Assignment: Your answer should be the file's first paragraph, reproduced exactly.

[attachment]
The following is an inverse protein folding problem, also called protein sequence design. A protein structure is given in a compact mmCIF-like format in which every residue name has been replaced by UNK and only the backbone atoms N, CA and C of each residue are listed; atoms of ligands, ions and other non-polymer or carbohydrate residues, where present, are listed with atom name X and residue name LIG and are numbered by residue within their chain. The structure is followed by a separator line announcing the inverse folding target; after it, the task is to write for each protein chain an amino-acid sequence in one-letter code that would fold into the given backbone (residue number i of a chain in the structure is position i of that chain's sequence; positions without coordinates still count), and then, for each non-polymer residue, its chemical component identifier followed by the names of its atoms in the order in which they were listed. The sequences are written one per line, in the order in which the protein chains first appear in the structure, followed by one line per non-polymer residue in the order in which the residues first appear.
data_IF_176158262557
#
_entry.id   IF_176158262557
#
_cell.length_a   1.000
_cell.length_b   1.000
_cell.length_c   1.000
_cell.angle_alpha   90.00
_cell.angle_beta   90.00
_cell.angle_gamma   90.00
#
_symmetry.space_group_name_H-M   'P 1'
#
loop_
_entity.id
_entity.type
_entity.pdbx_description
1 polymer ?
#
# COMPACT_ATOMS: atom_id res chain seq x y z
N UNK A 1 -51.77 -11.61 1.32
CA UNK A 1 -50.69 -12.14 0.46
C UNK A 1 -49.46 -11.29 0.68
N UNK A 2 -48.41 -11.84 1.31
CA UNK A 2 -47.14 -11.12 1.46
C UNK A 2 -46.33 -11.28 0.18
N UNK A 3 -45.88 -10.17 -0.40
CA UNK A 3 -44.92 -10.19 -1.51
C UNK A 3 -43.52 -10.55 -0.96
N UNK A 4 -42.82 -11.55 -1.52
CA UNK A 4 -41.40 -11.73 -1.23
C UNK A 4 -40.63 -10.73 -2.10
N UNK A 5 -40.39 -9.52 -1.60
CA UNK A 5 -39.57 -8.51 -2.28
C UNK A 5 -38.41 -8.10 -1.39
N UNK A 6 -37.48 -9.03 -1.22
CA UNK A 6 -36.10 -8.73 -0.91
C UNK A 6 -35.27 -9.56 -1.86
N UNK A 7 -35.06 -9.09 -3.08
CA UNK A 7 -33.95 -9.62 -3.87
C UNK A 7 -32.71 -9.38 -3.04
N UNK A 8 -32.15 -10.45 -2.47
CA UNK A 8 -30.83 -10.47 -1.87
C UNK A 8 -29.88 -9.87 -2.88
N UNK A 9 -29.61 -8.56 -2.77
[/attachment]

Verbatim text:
The following is an inverse protein folding problem, also called protein sequence design. A protein structure is given in a compact mmCIF-like format in which every residue name has been replaced by UNK and only the backbone atoms N, CA and C of each residue are listed; atoms of ligands, ions and other non-polymer or carbohydrate residues, where present, are listed with atom name X and residue name LIG and are numbered by residue within their chain. The structure is followed by a separator line announcing the inverse folding target; after it, the task is to write for each protein chain an amino-acid sequence in one-letter code that would fold into the given backbone (residue number i of a chain in the structure is position i of that chain's sequence; positions without coordinates still count), and then, for each non-polymer residue, its chemical component identifier followed by the names of its atoms in the order in which they were listed. The sequences are written one per line, in the order in which the protein chains first appear in the structure, followed by one line per non-polymer residue in the order in which the residues first appear.